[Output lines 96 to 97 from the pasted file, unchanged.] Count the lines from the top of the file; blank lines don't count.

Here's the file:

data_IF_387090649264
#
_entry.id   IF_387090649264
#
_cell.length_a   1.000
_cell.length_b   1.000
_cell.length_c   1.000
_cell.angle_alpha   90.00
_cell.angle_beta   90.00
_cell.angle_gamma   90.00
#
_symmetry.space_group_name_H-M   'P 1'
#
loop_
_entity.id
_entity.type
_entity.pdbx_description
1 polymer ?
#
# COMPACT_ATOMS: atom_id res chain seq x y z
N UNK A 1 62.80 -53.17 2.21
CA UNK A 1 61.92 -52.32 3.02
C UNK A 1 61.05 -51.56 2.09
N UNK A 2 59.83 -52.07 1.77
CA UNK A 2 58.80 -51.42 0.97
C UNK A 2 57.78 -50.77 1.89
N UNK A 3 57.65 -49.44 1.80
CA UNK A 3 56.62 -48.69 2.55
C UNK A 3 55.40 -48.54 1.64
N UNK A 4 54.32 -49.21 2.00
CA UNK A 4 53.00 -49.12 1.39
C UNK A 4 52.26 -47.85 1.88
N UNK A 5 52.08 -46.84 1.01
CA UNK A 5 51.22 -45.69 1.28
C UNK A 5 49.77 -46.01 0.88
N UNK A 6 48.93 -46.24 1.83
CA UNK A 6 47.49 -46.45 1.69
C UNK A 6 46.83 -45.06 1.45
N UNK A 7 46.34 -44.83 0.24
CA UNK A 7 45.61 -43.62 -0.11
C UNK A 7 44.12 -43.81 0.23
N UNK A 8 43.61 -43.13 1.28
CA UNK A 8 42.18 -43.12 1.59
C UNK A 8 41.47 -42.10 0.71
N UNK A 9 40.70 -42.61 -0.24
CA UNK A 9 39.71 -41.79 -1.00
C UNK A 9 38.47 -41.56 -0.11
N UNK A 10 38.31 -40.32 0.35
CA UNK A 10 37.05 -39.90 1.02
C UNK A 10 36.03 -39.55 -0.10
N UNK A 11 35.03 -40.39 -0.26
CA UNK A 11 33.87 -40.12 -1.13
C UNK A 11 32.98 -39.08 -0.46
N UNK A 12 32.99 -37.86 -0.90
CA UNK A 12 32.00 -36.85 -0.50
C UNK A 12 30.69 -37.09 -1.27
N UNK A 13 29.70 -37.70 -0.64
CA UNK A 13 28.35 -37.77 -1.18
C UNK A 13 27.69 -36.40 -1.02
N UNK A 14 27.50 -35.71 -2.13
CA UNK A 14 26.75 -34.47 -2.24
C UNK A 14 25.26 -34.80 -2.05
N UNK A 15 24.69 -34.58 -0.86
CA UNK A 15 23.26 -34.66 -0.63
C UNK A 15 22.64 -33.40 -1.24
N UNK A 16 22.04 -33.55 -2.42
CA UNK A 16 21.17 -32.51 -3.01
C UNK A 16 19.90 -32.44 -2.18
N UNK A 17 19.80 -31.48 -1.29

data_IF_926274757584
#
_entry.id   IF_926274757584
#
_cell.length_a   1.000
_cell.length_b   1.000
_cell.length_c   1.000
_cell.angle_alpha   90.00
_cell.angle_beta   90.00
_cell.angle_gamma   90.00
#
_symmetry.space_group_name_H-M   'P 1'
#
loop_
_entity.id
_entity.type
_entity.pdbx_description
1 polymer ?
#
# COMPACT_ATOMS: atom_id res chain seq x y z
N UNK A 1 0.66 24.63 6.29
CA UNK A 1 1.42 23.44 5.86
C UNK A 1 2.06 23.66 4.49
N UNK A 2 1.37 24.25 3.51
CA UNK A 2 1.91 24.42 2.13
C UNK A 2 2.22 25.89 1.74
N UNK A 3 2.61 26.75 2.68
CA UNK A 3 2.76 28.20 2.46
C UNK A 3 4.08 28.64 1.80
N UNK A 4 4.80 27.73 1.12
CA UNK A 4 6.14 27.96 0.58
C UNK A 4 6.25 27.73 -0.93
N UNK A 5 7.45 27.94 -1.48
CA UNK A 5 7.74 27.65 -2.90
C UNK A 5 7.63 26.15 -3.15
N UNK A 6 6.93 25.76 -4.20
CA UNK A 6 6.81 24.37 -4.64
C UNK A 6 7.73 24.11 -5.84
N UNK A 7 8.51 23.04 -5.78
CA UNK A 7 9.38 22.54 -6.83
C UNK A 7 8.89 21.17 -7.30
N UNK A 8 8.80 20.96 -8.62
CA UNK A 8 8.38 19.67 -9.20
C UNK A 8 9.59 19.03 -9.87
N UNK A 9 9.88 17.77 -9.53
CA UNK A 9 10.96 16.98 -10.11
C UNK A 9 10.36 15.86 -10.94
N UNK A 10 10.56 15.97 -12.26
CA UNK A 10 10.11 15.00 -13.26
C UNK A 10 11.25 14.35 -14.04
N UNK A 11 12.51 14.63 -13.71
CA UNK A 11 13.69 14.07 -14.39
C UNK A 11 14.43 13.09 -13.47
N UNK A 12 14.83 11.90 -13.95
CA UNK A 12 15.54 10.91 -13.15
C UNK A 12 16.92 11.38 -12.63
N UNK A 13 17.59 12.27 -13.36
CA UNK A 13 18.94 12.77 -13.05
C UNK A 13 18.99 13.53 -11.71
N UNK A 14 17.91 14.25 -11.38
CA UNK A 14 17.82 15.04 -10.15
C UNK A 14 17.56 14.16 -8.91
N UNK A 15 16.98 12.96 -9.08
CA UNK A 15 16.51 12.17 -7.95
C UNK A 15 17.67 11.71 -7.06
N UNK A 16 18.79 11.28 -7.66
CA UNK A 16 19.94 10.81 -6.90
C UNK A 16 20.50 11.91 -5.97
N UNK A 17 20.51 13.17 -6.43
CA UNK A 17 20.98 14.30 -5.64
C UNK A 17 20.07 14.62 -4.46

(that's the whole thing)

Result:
N UNK A 3 2.61 26.75 2.68
CA UNK A 3 2.76 28.20 2.46